Universal's five-disc DVD set has no extras but the shows themselves, in 16:9 enhanced widescreen and 5.1 Dolby Digital Surround, look and sound great.
A quick summary for the uninitiated: Created by Dick Wolf (whose "howl" logo is seen at the end of every episode) Law & Order began in 1990 as a kind of modern-day Arrest & Trial, with more or less the first-half the show devoted to the investigation of a crime in New York City, followed by the prosecution of the charged by other characters in the second-half. The series was gritty and realistic, filmed on the (initially) pre-gentrified streets of Manhattan and New York's other boroughs. That landmark series lasted 20 seasons, the longest of any cop show.
The success of Law & Order gave birth to a multi-million-dollar franchise, which includes video games and at least three foreign television adaptations (e.g., Law & Order: UK). The first spin-off was Law & Order: Special Victims Unit (1999-present), followed by Law and Order: Criminal Intent (2001-present), Law & Order: Trial by Jury (2005-2006), and Conviction (2006). Law & Order: Los Angeles debuted this season.
This dizzying Law & Order empire has resulted in much cross-pollination. Dann Florek, who plays Captain Don Cragen, was a member of Law & Order's ensemble cast during that series' first three seasons, while on SVU Richard Belzer, as Det. John Munch, is playing the same character he essayed on a completely unrelated series, Homicide: Life on the Street.
Typical of contemporary hour-long dramas, SVU is an ensemble piece with eight major cast members, though Christopher Meloni as Det. Elliot Stabler and Mariska Hargitay as Det. Olivia Benson, she nowadays bearing a remarkable resemblance to her famous mother, Jayne Mansfield, dominate the show's scripts. They must be popular, too. According to TV Guide they earn the highest salaries for a television drama, each pulling in $400,000 per episode. That can't help SVU's budget.
Other regulars include Ice-T as Det. "Fin" Tutuola, B.D. Wong as psychiatrist Dr. George Huang, Tamara Tunie as medical examiner Dr. Melinda Warner, and Stephanie March as Assistant District Attorney Alexandra Cabot. March doesn't appear until the season's fifth episode, and in those early episodes her function on the series is filled by guest star Christine Lahti, memorable as a bitchy advocate.*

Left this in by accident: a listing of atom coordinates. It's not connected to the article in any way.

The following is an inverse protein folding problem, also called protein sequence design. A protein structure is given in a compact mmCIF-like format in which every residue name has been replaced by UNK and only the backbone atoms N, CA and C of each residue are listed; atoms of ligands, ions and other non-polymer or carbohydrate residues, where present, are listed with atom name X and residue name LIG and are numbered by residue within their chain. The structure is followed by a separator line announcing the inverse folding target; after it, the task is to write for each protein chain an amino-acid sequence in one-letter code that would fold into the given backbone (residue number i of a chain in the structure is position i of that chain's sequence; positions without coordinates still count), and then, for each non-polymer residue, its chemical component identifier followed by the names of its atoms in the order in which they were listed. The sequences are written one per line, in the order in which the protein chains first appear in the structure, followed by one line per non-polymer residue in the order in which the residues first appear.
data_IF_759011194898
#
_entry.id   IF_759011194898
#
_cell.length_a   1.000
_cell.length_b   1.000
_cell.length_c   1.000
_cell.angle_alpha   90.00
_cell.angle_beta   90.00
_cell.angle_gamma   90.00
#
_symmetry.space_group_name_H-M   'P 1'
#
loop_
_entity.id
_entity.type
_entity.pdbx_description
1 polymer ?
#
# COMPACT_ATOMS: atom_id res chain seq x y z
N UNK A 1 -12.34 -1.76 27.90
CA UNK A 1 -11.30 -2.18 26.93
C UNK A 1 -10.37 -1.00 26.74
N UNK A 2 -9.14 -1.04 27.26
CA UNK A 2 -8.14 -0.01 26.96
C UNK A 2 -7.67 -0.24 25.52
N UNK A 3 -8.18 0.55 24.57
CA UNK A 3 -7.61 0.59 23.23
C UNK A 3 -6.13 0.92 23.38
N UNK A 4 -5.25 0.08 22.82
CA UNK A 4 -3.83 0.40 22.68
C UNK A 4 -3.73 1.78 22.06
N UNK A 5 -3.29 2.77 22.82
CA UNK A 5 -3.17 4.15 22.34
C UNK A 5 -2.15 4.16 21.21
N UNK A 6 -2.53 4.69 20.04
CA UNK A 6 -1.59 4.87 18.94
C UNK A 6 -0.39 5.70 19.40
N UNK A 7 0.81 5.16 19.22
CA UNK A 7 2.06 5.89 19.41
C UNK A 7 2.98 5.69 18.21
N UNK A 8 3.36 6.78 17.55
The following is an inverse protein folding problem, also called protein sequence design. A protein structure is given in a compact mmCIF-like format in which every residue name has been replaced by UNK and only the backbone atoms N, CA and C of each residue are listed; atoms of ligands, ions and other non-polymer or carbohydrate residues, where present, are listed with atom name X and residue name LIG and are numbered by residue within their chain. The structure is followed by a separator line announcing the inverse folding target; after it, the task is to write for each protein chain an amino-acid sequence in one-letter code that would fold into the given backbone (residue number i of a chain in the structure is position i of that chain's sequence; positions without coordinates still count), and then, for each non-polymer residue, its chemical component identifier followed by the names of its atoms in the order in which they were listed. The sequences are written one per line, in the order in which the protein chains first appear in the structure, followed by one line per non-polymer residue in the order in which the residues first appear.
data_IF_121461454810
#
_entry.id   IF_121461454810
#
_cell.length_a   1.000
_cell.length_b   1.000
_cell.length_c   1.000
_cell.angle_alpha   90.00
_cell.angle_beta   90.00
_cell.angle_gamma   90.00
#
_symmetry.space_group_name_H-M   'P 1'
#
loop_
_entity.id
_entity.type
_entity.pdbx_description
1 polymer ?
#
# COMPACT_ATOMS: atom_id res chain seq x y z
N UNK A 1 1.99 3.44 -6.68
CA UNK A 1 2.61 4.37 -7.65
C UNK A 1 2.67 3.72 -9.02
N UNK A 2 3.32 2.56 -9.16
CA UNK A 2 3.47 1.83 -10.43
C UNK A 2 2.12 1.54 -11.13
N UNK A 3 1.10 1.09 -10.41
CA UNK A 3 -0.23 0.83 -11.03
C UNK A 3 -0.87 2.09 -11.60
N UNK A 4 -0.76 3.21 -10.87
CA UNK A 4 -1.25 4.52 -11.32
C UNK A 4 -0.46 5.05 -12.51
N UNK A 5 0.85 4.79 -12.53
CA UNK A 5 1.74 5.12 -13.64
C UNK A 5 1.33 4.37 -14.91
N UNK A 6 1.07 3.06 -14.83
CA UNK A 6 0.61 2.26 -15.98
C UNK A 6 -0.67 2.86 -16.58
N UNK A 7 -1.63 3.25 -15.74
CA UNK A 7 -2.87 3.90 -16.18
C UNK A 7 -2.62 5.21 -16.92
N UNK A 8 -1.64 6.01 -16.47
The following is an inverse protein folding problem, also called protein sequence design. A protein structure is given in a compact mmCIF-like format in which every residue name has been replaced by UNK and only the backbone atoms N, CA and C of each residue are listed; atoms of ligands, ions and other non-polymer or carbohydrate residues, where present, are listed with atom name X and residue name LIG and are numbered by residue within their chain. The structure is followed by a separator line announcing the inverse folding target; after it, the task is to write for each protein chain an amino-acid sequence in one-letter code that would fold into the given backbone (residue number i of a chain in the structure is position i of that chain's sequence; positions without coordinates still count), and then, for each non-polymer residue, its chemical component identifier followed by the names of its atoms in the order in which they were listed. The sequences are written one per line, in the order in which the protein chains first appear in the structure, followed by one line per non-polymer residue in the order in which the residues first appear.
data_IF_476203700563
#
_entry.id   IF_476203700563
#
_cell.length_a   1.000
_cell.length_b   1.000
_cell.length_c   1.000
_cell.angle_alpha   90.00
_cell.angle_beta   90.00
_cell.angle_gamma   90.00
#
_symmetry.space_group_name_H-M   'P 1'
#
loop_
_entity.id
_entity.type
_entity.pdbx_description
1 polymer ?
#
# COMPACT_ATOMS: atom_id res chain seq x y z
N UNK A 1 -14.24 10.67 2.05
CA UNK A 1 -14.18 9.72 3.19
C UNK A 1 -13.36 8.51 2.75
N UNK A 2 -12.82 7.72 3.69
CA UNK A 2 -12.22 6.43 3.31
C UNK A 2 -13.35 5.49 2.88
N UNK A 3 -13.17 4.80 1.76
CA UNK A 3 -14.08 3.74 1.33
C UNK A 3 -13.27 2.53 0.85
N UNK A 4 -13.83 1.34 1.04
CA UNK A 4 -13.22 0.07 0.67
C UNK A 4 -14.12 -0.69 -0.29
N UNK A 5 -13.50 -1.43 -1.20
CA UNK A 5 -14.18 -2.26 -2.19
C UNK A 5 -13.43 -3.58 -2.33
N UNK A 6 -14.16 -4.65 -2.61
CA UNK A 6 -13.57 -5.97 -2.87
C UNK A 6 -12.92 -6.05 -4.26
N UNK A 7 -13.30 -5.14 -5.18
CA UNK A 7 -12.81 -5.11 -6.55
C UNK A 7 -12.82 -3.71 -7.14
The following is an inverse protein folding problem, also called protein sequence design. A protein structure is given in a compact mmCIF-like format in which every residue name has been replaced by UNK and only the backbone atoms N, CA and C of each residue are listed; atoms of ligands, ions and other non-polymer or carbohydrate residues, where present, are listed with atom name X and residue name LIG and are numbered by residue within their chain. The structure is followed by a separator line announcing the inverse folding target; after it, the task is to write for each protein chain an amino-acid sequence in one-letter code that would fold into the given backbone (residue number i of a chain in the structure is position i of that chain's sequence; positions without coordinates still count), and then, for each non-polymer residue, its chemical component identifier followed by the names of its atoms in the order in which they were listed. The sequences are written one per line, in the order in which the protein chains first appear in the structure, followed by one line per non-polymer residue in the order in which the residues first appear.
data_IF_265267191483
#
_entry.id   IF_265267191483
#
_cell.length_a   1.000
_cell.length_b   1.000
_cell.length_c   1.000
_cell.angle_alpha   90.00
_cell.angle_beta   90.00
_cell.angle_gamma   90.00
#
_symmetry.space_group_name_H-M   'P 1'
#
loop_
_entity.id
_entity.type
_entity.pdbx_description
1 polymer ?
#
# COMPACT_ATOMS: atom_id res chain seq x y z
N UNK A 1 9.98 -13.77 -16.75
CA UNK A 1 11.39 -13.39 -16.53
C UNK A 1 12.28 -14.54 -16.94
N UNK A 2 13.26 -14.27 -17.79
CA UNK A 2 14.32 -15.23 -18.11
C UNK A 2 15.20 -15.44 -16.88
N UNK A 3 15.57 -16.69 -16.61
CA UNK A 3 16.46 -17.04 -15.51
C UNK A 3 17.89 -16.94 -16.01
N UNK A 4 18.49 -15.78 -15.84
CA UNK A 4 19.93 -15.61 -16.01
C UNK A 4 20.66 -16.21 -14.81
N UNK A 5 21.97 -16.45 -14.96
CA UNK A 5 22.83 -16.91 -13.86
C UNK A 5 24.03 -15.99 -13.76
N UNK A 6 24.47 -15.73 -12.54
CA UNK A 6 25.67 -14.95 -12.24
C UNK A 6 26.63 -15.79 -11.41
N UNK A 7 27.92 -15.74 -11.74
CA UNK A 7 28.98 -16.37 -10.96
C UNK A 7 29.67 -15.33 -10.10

The series follows a tried-and-true formula, but it's one that has worked for more than two decades. Unlike its more subtle and often ambiguous predecessor, most of the SVU episodes I watched stuck to a format with clockwork-like precision. During Act I there's a bit of misdirection toward a prime suspect that turns out to be innocent. (The detectives badger this suspect mercilessly but rarely apologize when they're proved wrong. This is because the suspect is almost always a sleaze-ball guilty of some other moral offense.) By the 20:00 mark the true felon is identified, though making the charge stick is often the crux of the drama.
With its Special Victims Unit subtitle you'd think the show would be grounded more as a humanist, victims rights advocacy type series, and maybe it was when it began. By season 11, however, SVU is more about bringing heinous wife-beaters, child molesters, racists, etc. to justice, come Hell or high water. The show walks a very fine line between legitimately exploring dramatic fact-based situations and tasteless exploitation, and too often paints its criminals and victims in stark black and white, as if to whip its audience into lynch-mob outrage. But it's also too intelligent for that; SVU walks a fine line, yes, but rarely completely trips over into the muck.
Occasionally SVU's scripts even have a little social conscious meat, though these are always subservient to story. In "Users," for instance, Dr. Huang risks his career to provide a desperate heroin addict with Ibogaine, an effective but technically illegal and unapproved treatment in the U.S. - illegal, Huang says, because the patent has expired and drug companies stand to make bigger bucks pushing less-effective but more lucrative addiction treatments. Unfortunately, thought-provoking storylines like these tend to be pushed into the background.
The season touts some major guest stars, including Robert Klein, Stephen Rea, Jessica Walter, John Cullum, Rosie Perez, Lindsay Crouse, Jeri Ryan, John Larroquette, John Schuck, Kathy Griffin, Lena Olin, Jaclyn Smith, Ann-Margret, Renée Taylor, Susan Anton, Sharon Stone (several episodes), Sam Waterston, Brad Dourif, David Paymer, Alex Kingston, and Isabelle Huppert.
Video & Audio
Its 24 episodes, averaging about 41-and-a-half minutes apiece, are presented over five single-sided, dual-layered discs, four-to-five episodes per. The 16:9 enhanced widescreen series looks great on big screen TVs, and the Dolby Digital 5.1 audio is up to contemporary standards. English SDH and Spanish subtitles are included as an option. There are no Extra Features.
Though not quite as good as the show that inspired its production, Law & Order: Special Victims Unit holds its own as slickly-made, involving drama. Recommended.
Stuart Galbraith IV's audio commentary, for AnimEigo's Tora-san DVD boxed set, is on sale now.